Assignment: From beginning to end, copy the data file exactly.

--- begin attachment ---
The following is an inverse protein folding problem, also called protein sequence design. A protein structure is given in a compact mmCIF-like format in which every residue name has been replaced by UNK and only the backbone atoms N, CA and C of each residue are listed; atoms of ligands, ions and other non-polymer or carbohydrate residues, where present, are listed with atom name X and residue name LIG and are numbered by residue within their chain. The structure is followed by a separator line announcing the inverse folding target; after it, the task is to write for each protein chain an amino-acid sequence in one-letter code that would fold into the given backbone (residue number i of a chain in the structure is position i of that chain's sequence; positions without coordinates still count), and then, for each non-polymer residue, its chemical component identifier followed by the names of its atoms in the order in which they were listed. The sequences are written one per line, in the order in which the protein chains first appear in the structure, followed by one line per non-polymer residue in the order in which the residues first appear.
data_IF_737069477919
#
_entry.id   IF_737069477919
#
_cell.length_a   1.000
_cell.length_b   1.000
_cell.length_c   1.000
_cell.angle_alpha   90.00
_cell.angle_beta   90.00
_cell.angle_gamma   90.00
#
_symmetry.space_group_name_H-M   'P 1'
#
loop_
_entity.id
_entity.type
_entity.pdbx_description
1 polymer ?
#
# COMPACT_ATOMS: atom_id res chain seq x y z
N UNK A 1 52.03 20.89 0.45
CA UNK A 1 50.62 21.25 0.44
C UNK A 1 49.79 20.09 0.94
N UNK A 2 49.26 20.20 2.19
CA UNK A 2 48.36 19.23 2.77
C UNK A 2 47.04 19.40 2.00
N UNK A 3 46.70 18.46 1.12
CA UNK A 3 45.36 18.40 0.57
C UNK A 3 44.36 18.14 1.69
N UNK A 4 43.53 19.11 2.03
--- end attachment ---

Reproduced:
The following is an inverse protein folding problem, also called protein sequence design. A protein structure is given in a compact mmCIF-like format in which every residue name has been replaced by UNK and only the backbone atoms N, CA and C of each residue are listed; atoms of ligands, ions and other non-polymer or carbohydrate residues, where present, are listed with atom name X and residue name LIG and are numbered by residue within their chain. The structure is followed by a separator line announcing the inverse folding target; after it, the task is to write for each protein chain an amino-acid sequence in one-letter code that would fold into the given backbone (residue number i of a chain in the structure is position i of that chain's sequence; positions without coordinates still count), and then, for each non-polymer residue, its chemical component identifier followed by the names of its atoms in the order in which they were listed. The sequences are written one per line, in the order in which the protein chains first appear in the structure, followed by one line per non-polymer residue in the order in which the residues first appear.
data_IF_737069477919
#
_entry.id   IF_737069477919
#
_cell.length_a   1.000
_cell.length_b   1.000
_cell.length_c   1.000
_cell.angle_alpha   90.00
_cell.angle_beta   90.00
_cell.angle_gamma   90.00
#
_symmetry.space_group_name_H-M   'P 1'
#
loop_
_entity.id
_entity.type
_entity.pdbx_description
1 polymer ?
#
# COMPACT_ATOMS: atom_id res chain seq x y z
N UNK A 1 52.03 20.89 0.45
CA UNK A 1 50.62 21.25 0.44
C UNK A 1 49.79 20.09 0.94
N UNK A 2 49.26 20.20 2.19
CA UNK A 2 48.36 19.23 2.77
C UNK A 2 47.04 19.40 2.00
N UNK A 3 46.70 18.46 1.12
CA UNK A 3 45.36 18.40 0.57
C UNK A 3 44.36 18.14 1.69
N UNK A 4 43.53 19.11 2.03